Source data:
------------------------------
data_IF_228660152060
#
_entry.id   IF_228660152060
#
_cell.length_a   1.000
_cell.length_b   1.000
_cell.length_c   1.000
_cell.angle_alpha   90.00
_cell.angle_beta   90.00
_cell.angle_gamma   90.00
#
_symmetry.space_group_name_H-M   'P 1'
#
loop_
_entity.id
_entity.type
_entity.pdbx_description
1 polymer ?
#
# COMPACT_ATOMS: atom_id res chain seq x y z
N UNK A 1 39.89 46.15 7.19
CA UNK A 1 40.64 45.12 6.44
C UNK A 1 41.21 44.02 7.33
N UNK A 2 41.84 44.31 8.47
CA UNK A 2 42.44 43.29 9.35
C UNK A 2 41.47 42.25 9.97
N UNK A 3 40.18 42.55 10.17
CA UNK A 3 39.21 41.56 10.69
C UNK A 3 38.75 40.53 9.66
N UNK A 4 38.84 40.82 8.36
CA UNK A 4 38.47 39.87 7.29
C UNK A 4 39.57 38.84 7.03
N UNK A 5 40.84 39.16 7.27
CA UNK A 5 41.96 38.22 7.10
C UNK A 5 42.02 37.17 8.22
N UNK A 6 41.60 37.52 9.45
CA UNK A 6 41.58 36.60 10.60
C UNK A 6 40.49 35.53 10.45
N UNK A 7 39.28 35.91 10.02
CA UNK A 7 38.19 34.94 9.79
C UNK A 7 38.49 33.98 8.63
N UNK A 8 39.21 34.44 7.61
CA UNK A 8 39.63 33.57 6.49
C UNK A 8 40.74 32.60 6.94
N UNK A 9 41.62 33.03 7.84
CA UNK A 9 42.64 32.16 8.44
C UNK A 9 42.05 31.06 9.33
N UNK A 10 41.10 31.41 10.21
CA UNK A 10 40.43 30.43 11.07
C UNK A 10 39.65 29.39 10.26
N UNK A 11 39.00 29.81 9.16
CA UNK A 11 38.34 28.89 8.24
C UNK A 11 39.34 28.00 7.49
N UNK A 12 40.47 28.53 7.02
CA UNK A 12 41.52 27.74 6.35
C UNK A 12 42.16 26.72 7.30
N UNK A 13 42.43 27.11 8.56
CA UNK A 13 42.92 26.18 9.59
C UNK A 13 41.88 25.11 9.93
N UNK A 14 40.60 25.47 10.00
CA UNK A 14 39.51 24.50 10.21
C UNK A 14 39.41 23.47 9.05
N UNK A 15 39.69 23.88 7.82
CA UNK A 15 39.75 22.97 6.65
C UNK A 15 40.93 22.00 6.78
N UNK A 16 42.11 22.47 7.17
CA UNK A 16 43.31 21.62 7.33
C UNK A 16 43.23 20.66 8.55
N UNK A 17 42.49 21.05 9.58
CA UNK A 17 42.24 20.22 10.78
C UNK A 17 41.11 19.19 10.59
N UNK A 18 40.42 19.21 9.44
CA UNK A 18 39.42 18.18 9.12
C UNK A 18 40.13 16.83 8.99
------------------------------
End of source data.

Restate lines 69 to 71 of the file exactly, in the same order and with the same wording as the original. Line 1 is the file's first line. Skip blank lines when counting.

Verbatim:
N UNK A 17 42.49 21.05 9.58
CA UNK A 17 42.24 20.22 10.78
C UNK A 17 41.11 19.19 10.59